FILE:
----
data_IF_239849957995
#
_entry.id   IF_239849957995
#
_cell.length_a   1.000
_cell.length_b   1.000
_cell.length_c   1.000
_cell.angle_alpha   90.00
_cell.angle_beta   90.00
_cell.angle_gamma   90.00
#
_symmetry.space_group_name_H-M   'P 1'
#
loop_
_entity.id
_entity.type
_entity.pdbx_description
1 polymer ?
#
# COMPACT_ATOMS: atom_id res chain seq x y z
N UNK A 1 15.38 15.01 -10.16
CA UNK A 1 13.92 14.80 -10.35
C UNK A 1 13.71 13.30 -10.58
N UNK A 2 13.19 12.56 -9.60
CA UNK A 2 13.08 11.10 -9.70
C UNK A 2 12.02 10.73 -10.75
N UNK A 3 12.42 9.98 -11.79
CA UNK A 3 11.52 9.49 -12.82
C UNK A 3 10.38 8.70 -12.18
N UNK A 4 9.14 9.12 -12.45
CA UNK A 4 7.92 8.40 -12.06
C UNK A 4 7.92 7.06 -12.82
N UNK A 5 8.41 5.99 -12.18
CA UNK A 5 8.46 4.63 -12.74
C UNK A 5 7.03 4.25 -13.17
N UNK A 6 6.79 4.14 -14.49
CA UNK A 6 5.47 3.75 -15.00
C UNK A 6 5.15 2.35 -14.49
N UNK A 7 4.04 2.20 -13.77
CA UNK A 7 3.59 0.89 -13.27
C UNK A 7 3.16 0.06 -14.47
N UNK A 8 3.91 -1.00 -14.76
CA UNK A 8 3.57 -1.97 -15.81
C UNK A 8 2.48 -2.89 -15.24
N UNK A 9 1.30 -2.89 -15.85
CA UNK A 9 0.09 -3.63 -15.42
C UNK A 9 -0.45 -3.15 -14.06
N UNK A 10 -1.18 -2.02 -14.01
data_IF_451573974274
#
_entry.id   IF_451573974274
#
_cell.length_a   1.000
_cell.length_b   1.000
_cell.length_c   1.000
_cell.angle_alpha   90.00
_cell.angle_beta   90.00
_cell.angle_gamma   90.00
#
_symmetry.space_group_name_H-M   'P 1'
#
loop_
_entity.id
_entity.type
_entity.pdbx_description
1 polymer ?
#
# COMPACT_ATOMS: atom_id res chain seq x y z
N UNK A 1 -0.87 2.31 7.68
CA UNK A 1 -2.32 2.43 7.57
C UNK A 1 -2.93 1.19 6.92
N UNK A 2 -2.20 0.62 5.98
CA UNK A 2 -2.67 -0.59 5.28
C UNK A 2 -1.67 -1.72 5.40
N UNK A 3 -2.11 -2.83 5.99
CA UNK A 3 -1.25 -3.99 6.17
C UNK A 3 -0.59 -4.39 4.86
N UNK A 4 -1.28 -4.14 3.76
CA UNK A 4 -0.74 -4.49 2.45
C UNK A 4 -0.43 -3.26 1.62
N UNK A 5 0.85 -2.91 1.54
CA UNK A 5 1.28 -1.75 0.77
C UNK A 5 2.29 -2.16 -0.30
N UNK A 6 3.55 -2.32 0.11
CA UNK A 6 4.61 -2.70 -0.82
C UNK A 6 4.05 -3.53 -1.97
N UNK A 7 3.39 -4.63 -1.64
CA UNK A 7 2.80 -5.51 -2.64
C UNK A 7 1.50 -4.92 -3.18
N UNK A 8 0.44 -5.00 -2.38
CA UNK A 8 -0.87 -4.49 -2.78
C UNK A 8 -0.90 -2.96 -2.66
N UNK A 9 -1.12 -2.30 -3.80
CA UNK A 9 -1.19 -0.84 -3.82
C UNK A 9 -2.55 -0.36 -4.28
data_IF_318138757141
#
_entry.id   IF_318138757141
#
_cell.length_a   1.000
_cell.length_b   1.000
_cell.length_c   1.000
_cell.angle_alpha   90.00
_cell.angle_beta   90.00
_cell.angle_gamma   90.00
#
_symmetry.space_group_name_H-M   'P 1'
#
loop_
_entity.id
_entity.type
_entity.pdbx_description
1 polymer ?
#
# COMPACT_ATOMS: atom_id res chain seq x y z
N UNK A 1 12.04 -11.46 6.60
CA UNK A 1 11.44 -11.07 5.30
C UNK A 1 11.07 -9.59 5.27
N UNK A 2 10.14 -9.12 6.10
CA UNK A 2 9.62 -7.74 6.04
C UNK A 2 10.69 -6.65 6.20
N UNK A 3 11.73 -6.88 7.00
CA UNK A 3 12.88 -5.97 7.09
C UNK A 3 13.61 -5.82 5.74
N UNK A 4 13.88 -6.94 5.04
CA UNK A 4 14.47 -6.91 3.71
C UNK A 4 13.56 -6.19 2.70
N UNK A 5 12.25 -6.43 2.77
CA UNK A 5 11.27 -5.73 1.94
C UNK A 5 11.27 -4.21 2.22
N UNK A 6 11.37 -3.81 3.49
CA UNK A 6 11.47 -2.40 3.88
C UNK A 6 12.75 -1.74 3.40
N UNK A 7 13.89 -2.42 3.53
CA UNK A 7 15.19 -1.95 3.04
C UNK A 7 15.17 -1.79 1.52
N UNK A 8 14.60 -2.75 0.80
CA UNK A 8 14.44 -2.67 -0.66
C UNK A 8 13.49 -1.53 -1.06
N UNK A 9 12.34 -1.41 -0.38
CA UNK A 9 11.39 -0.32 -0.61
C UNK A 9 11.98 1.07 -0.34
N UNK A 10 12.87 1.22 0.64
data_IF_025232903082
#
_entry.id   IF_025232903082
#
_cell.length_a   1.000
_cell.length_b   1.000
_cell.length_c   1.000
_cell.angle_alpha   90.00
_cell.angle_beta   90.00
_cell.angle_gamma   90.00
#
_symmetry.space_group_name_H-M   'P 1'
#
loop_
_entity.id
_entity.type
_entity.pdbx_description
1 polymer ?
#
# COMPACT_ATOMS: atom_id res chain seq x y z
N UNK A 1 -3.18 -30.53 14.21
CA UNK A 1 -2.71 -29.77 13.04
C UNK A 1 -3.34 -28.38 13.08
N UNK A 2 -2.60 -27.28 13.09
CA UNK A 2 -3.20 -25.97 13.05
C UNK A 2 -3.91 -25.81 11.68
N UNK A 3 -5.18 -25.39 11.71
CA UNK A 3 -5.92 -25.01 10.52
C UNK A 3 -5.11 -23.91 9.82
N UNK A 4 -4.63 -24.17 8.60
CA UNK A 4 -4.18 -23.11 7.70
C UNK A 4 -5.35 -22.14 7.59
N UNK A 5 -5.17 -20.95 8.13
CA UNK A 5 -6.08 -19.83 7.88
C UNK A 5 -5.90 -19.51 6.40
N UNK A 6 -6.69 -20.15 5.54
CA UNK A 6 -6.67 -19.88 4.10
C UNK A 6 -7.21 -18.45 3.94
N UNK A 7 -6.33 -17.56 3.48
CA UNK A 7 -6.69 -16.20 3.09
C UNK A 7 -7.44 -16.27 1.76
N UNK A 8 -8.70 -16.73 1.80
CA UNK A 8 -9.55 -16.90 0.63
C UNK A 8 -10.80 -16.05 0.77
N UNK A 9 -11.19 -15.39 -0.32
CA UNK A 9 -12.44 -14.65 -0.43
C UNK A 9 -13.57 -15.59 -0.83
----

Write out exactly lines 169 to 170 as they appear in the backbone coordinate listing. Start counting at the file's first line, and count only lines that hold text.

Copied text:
C UNK A 2 -3.91 -25.81 11.68
N UNK A 3 -5.18 -25.39 11.71